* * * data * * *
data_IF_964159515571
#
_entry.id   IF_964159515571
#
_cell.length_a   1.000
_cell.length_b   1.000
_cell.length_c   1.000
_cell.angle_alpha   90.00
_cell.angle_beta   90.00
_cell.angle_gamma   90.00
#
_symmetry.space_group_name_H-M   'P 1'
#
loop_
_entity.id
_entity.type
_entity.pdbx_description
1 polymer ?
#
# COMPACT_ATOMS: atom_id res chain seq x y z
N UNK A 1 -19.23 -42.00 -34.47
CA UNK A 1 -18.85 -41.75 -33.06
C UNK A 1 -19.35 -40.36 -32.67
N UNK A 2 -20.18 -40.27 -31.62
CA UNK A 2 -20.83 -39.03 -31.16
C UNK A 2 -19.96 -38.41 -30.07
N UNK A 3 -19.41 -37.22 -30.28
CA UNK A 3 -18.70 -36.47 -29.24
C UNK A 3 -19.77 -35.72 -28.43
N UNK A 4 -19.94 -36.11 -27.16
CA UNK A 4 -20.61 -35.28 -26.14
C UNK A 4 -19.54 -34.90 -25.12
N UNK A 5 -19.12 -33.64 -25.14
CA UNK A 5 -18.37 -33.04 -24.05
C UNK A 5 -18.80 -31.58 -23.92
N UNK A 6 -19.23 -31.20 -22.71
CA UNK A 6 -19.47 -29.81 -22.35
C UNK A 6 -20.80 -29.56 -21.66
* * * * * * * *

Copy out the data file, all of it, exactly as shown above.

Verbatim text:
data_IF_964159515571
#
_entry.id   IF_964159515571
#
_cell.length_a   1.000
_cell.length_b   1.000
_cell.length_c   1.000
_cell.angle_alpha   90.00
_cell.angle_beta   90.00
_cell.angle_gamma   90.00
#
_symmetry.space_group_name_H-M   'P 1'
#
loop_
_entity.id
_entity.type
_entity.pdbx_description
1 polymer ?
#
# COMPACT_ATOMS: atom_id res chain seq x y z
N UNK A 1 -19.23 -42.00 -34.47
CA UNK A 1 -18.85 -41.75 -33.06
C UNK A 1 -19.35 -40.36 -32.67
N UNK A 2 -20.18 -40.27 -31.62
CA UNK A 2 -20.83 -39.03 -31.16
C UNK A 2 -19.96 -38.41 -30.07
N UNK A 3 -19.41 -37.22 -30.28
CA UNK A 3 -18.70 -36.47 -29.24
C UNK A 3 -19.77 -35.72 -28.43
N UNK A 4 -19.94 -36.11 -27.16
CA UNK A 4 -20.61 -35.28 -26.14
C UNK A 4 -19.54 -34.90 -25.12
N UNK A 5 -19.12 -33.64 -25.14
CA UNK A 5 -18.37 -33.04 -24.05
C UNK A 5 -18.80 -31.58 -23.92
N UNK A 6 -19.23 -31.20 -22.71
CA UNK A 6 -19.47 -29.81 -22.35
C UNK A 6 -20.80 -29.56 -21.66